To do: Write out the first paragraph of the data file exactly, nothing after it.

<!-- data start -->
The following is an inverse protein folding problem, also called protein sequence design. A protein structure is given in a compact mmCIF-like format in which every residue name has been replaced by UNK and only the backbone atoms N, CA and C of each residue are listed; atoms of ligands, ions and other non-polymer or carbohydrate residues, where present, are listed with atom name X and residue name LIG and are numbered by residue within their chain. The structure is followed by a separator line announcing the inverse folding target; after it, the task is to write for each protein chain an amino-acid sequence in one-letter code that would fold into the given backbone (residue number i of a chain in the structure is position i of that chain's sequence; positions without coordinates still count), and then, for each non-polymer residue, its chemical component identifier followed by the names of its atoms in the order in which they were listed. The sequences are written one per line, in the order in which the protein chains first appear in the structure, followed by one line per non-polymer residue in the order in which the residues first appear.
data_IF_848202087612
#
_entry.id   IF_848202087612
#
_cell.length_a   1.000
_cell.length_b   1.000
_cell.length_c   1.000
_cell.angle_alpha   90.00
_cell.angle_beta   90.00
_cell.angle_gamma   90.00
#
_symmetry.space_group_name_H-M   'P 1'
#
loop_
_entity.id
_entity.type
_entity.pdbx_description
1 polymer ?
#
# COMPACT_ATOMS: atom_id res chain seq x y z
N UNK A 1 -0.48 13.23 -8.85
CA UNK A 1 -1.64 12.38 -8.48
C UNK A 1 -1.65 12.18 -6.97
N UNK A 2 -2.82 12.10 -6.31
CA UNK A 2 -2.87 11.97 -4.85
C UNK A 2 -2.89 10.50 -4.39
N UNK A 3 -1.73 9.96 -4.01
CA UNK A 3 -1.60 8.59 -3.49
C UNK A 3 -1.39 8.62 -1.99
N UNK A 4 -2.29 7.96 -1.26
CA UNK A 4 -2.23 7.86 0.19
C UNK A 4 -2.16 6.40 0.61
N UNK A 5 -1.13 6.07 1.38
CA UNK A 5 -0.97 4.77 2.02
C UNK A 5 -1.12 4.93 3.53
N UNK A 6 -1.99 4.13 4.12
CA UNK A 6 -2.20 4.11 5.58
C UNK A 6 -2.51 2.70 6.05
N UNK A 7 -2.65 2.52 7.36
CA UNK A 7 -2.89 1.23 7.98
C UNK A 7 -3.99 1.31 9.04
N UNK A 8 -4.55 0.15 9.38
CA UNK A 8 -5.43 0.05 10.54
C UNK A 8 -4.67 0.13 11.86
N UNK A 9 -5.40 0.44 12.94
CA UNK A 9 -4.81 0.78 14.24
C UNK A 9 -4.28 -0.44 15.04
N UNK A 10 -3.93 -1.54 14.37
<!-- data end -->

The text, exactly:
The following is an inverse protein folding problem, also called protein sequence design. A protein structure is given in a compact mmCIF-like format in which every residue name has been replaced by UNK and only the backbone atoms N, CA and C of each residue are listed; atoms of ligands, ions and other non-polymer or carbohydrate residues, where present, are listed with atom name X and residue name LIG and are numbered by residue within their chain. The structure is followed by a separator line announcing the inverse folding target; after it, the task is to write for each protein chain an amino-acid sequence in one-letter code that would fold into the given backbone (residue number i of a chain in the structure is position i of that chain's sequence; positions without coordinates still count), and then, for each non-polymer residue, its chemical component identifier followed by the names of its atoms in the order in which they were listed. The sequences are written one per line, in the order in which the protein chains first appear in the structure, followed by one line per non-polymer residue in the order in which the residues first appear.